What is the post-FTX future of cryptocurrency? – Al Jazeera English
John Jay Ray III took control of the failed cryptocurrency exchange FTX in the small hours of November 11. Ray was asked in a US House Hearing on Financial Services to compare FTX to Enron, another financial debacle he cleaned up after. “This is just plain old embezzlement,” said Ray. “Not sophisticated at all.” FTX simply took customer money and used it for their own purposes.
FTX and its sister firm, cryptocurrency hedge fund Alameda Research, both operated out of the Bahamas, with zero oversight. At least $8bn in customer funds is now missing, causing cryptocurrency enthusiasts to rethink the future of finance and politicians to call for tighter reins on the cryptocurrency space.
Is this the end of cryptocurrencies?
“In its present form, yes,” Frances Coppola, an independent financial and economic commentator, told Al Jazeera. She pointed out that in its 14-year existence, the cryptocurrency world has failed to generate any significant real-world use case apart from the financing of crime. It has mainly been a speculative investment, which only worked as long as real dollars were entering the system.
“Crypto has never known anything but easy money,” she said. “Now central banks around the world are rapidly raising interest rates and unwinding quantitative easing. There’s a brutal liquidity squeeze going on in global markets, and money is being sucked out of risky asset classes.”
Cryptocurrencies have been about as risky as it gets. “The valuations that crypto was enjoying only a year ago are gone, and I don’t believe they will return for a long time, if ever,” she said. “I actually think crypto prices have further to fall. There’s still too much leverage in the space and central banks are by no means done with tightening yet,” she said.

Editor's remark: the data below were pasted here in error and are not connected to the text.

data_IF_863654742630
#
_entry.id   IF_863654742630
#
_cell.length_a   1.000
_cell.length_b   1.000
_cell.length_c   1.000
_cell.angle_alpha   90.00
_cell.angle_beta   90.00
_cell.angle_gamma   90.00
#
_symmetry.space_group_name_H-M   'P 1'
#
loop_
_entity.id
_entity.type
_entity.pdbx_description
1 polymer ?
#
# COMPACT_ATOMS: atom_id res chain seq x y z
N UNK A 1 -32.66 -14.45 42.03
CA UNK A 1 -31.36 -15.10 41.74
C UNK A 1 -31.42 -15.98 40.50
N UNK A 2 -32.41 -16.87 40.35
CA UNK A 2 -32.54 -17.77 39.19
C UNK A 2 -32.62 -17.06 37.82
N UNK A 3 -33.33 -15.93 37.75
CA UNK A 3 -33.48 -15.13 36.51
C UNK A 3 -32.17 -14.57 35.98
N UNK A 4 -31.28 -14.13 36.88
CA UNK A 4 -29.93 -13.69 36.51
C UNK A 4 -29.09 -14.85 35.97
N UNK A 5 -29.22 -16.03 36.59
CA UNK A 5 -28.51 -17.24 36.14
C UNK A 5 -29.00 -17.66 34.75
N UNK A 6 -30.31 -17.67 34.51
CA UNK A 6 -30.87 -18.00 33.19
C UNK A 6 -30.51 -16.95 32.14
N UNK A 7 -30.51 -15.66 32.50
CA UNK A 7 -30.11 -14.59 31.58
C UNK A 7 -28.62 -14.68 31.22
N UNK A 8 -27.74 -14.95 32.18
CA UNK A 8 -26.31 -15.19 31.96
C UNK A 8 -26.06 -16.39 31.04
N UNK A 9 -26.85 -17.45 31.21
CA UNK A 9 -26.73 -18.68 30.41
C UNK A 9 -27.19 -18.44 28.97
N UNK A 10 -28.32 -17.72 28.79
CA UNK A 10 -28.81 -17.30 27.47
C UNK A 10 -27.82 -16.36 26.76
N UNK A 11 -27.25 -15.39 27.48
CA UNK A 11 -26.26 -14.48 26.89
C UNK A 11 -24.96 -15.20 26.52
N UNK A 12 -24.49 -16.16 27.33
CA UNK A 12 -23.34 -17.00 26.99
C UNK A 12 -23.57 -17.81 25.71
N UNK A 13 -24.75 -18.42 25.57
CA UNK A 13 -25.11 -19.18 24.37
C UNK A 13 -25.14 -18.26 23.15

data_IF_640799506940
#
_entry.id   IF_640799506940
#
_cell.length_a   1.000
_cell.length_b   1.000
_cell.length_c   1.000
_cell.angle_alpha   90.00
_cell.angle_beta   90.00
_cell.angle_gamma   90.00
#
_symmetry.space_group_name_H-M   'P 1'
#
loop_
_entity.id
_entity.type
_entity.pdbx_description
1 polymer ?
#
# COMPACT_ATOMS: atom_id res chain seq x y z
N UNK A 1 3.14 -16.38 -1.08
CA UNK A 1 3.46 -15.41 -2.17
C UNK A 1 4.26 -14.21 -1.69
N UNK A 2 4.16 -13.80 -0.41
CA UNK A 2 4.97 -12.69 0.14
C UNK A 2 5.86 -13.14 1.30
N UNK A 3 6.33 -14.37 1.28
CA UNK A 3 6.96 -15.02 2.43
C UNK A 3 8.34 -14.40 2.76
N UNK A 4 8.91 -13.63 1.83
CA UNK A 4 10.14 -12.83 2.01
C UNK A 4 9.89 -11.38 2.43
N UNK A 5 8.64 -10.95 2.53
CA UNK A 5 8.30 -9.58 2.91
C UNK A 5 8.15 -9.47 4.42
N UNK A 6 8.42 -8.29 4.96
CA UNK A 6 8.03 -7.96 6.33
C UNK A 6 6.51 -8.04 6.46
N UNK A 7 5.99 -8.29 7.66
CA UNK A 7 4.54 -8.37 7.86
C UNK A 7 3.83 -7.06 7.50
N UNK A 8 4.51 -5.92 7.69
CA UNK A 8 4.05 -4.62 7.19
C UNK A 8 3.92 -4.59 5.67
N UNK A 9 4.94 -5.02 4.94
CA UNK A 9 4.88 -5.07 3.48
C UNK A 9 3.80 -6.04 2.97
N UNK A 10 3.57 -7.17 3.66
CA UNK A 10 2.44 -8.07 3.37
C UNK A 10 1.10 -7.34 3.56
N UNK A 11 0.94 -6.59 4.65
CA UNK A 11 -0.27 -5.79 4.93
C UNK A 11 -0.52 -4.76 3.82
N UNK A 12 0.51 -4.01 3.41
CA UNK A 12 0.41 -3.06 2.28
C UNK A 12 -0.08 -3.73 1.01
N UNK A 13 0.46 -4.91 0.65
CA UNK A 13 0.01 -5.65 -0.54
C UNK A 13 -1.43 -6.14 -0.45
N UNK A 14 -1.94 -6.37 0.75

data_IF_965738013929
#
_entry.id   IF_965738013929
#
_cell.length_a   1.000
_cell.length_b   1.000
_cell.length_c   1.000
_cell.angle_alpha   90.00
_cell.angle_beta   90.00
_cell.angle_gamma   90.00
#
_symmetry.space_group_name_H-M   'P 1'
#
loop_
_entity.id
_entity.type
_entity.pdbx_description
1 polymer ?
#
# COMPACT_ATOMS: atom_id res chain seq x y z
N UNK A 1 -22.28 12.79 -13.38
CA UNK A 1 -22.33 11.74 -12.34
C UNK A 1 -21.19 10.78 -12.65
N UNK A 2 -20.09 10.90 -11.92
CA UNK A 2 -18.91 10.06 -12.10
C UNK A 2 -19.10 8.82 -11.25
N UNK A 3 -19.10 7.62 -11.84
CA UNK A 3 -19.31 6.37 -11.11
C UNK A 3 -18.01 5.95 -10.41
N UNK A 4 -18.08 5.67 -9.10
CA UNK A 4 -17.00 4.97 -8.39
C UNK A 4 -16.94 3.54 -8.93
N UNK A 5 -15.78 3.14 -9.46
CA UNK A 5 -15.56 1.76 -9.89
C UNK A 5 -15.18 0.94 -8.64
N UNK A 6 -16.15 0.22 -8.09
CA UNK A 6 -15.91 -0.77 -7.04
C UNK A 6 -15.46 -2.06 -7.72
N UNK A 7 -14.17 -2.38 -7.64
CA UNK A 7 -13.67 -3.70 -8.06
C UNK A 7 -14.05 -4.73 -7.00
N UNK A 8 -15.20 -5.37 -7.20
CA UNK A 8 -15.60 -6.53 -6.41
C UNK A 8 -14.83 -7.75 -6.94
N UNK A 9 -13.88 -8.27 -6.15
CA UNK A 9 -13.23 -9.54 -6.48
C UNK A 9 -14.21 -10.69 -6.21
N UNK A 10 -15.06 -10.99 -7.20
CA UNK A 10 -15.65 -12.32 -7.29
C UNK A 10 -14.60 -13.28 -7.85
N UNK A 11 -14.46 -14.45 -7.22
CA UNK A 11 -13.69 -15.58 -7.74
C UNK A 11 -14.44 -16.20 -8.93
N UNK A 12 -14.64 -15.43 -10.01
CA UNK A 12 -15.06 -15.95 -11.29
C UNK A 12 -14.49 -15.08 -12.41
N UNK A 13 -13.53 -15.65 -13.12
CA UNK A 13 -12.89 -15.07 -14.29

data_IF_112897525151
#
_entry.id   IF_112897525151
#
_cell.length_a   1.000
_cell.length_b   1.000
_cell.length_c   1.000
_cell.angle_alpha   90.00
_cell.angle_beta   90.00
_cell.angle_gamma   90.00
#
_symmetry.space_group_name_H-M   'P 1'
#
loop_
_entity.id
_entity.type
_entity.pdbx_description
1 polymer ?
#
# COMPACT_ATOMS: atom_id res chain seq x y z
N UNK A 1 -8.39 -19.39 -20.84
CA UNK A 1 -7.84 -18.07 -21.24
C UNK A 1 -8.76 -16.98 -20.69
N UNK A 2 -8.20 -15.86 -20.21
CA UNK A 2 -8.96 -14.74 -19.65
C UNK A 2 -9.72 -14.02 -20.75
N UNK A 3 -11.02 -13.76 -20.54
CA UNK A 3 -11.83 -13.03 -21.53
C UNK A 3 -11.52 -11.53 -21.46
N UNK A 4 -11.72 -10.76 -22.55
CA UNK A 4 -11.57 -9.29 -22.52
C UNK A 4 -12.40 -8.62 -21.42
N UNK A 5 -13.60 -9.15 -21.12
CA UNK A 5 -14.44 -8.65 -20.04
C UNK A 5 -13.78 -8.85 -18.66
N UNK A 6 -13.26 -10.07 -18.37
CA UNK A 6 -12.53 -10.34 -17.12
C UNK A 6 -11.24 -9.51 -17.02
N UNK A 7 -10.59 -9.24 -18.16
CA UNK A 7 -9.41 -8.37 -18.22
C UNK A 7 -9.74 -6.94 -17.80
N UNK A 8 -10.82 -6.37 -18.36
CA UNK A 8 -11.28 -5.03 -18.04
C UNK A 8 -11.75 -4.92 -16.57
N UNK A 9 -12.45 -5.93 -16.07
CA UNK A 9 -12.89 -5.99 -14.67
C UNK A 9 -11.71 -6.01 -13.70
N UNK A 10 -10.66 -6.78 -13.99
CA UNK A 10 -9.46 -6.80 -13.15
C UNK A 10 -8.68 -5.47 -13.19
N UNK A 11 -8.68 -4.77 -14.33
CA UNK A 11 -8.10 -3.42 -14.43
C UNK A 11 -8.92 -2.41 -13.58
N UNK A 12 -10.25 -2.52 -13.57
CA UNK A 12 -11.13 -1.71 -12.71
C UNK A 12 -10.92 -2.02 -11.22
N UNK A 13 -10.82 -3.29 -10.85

Carol Alexander, a professor of finance at the University of Sussex, did not think cryptocurrency will disappear completely. She argued non-fungible tokens will definitely survive as metaverse development continues. “However, we are undergoing a shake-out now similar to the burst of the dot-com bubble with numerous small companies defaulting.”
Alexander believed that the survivors will be smart contract blockchains like Ethereum, a few regulated exchanges like Coinbase, and futures exchanges like the Chicago Mercantile Exchange.
Charles Whitehead, a professor at Cornell Law School in New York, agreed. “It may be too early to sound the death of crypto, but we are clearly late in efforts to regulate it,” he told Al Jazeera.
‘Get rich quick’
“The theoretical promise of cryptocurrency was a payment system not subject to the control of intermediaries,” Nicholas Weaver, a researcher at the University of California at …….